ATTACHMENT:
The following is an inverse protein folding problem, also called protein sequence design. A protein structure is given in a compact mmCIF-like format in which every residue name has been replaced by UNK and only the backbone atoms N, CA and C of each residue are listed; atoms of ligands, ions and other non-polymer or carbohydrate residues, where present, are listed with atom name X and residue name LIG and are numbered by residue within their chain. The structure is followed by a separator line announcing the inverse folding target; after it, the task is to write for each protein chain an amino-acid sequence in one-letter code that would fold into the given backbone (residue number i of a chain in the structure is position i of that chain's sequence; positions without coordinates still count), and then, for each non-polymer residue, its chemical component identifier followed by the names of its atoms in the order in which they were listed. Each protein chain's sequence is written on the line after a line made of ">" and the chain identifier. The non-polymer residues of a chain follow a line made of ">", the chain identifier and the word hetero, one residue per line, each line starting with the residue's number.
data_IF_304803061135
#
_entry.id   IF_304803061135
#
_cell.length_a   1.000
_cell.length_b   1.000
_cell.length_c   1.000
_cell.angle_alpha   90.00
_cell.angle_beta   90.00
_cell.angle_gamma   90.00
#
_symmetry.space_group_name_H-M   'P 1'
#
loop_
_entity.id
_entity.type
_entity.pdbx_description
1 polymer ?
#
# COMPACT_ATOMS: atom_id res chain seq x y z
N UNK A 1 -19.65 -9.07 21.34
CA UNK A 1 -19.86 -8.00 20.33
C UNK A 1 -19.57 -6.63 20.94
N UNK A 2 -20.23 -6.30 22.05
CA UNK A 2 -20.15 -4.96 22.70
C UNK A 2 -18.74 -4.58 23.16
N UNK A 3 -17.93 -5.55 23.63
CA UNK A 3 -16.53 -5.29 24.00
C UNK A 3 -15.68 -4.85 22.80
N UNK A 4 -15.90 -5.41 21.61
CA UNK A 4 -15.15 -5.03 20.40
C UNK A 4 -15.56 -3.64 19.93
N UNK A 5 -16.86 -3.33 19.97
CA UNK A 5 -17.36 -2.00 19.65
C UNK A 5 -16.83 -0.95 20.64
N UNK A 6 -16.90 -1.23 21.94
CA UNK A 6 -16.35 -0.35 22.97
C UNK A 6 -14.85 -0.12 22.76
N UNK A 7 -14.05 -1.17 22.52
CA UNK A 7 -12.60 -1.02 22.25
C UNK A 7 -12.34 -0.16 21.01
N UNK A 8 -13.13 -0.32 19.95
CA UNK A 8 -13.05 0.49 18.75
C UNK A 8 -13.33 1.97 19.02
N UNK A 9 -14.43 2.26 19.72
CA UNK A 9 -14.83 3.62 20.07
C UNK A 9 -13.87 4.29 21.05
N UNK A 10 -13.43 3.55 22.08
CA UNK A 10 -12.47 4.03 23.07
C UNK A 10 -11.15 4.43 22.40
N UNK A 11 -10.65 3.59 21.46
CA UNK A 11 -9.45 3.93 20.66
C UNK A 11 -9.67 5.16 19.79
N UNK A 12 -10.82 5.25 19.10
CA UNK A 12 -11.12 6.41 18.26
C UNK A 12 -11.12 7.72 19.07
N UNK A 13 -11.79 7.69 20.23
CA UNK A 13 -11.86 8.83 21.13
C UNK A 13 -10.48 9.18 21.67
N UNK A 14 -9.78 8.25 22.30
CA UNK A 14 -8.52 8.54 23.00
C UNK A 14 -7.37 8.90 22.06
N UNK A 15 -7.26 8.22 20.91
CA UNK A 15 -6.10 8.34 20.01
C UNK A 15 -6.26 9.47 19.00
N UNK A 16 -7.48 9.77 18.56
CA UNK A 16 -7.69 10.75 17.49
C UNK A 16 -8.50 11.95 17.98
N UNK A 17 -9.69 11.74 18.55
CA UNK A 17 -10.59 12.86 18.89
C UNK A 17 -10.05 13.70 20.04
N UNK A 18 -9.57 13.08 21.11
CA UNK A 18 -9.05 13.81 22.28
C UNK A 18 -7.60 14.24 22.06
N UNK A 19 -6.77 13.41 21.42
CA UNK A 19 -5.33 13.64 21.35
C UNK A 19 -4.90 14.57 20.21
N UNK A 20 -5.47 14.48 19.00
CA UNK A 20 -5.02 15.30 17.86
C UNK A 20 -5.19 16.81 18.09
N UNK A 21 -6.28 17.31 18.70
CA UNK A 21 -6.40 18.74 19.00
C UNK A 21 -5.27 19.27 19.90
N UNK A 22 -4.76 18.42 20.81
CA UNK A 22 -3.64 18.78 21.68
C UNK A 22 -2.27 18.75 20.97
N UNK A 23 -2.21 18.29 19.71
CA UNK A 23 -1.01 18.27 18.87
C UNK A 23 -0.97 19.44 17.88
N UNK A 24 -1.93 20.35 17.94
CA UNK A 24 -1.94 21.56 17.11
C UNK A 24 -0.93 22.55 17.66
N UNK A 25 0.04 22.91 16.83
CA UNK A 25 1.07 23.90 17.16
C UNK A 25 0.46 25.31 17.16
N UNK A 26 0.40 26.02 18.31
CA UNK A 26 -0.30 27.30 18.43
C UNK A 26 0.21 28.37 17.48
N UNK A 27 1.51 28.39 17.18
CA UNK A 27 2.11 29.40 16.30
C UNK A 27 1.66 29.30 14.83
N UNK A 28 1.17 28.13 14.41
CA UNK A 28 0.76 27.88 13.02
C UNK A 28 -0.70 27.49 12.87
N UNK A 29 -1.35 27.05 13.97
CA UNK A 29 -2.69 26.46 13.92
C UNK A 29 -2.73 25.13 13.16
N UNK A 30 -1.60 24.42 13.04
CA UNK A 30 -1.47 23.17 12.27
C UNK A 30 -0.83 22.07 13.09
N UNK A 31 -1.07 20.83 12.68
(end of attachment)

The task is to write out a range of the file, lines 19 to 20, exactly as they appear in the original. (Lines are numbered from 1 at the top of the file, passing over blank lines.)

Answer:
1 polymer ?
#